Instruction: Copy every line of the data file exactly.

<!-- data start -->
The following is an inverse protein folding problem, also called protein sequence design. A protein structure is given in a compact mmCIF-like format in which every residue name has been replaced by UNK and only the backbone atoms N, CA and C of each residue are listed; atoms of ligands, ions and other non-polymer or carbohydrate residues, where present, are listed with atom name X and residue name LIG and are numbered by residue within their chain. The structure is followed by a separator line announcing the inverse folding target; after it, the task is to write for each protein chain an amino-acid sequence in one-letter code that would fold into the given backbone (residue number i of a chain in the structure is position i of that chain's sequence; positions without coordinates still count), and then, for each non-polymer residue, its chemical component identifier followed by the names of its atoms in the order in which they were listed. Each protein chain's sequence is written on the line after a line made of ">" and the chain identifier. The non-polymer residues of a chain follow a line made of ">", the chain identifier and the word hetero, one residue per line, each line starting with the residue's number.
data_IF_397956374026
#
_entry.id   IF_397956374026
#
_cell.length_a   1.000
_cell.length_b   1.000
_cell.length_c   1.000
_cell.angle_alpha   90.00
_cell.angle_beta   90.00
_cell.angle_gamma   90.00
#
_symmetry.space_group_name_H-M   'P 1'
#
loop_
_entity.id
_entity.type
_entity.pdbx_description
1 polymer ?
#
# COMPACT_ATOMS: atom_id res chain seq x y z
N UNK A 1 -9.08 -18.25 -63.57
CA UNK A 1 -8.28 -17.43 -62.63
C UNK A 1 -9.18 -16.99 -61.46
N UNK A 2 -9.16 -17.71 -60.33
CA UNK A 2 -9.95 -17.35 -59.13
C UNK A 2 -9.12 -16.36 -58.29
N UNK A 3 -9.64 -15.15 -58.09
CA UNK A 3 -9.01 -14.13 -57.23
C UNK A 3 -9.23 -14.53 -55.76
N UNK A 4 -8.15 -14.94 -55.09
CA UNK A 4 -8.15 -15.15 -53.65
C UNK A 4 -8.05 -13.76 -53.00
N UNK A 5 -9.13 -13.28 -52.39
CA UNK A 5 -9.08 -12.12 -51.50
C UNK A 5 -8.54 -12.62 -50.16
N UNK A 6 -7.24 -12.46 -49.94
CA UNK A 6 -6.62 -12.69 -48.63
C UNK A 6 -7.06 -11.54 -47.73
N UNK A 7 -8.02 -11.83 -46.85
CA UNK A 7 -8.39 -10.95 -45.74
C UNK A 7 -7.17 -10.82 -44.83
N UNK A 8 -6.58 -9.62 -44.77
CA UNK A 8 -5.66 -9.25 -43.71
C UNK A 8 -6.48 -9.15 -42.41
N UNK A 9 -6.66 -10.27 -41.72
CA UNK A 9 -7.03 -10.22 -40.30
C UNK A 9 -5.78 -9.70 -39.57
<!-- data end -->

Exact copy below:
The following is an inverse protein folding problem, also called protein sequence design. A protein structure is given in a compact mmCIF-like format in which every residue name has been replaced by UNK and only the backbone atoms N, CA and C of each residue are listed; atoms of ligands, ions and other non-polymer or carbohydrate residues, where present, are listed with atom name X and residue name LIG and are numbered by residue within their chain. The structure is followed by a separator line announcing the inverse folding target; after it, the task is to write for each protein chain an amino-acid sequence in one-letter code that would fold into the given backbone (residue number i of a chain in the structure is position i of that chain's sequence; positions without coordinates still count), and then, for each non-polymer residue, its chemical component identifier followed by the names of its atoms in the order in which they were listed. Each protein chain's sequence is written on the line after a line made of ">" and the chain identifier. The non-polymer residues of a chain follow a line made of ">", the chain identifier and the word hetero, one residue per line, each line starting with the residue's number.
data_IF_397956374026
#
_entry.id   IF_397956374026
#
_cell.length_a   1.000
_cell.length_b   1.000
_cell.length_c   1.000
_cell.angle_alpha   90.00
_cell.angle_beta   90.00
_cell.angle_gamma   90.00
#
_symmetry.space_group_name_H-M   'P 1'
#
loop_
_entity.id
_entity.type
_entity.pdbx_description
1 polymer ?
#
# COMPACT_ATOMS: atom_id res chain seq x y z
N UNK A 1 -9.08 -18.25 -63.57
CA UNK A 1 -8.28 -17.43 -62.63
C UNK A 1 -9.18 -16.99 -61.46
N UNK A 2 -9.16 -17.71 -60.33
CA UNK A 2 -9.95 -17.35 -59.13
C UNK A 2 -9.12 -16.36 -58.29
N UNK A 3 -9.64 -15.15 -58.09
CA UNK A 3 -9.01 -14.13 -57.23
C UNK A 3 -9.23 -14.53 -55.76
N UNK A 4 -8.15 -14.94 -55.09
CA UNK A 4 -8.15 -15.15 -53.65
C UNK A 4 -8.05 -13.76 -53.00
N UNK A 5 -9.13 -13.28 -52.39
CA UNK A 5 -9.08 -12.12 -51.50
C UNK A 5 -8.54 -12.62 -50.16
N UNK A 6 -7.24 -12.46 -49.94
CA UNK A 6 -6.62 -12.69 -48.63
C UNK A 6 -7.06 -11.54 -47.73
N UNK A 7 -8.02 -11.83 -46.85
CA UNK A 7 -8.39 -10.95 -45.74
C UNK A 7 -7.17 -10.82 -44.83
N UNK A 8 -6.58 -9.62 -44.77
CA UNK A 8 -5.66 -9.25 -43.71
C UNK A 8 -6.48 -9.15 -42.41
N UNK A 9 -6.66 -10.27 -41.72
CA UNK A 9 -7.03 -10.22 -40.30
C UNK A 9 -5.78 -9.70 -39.57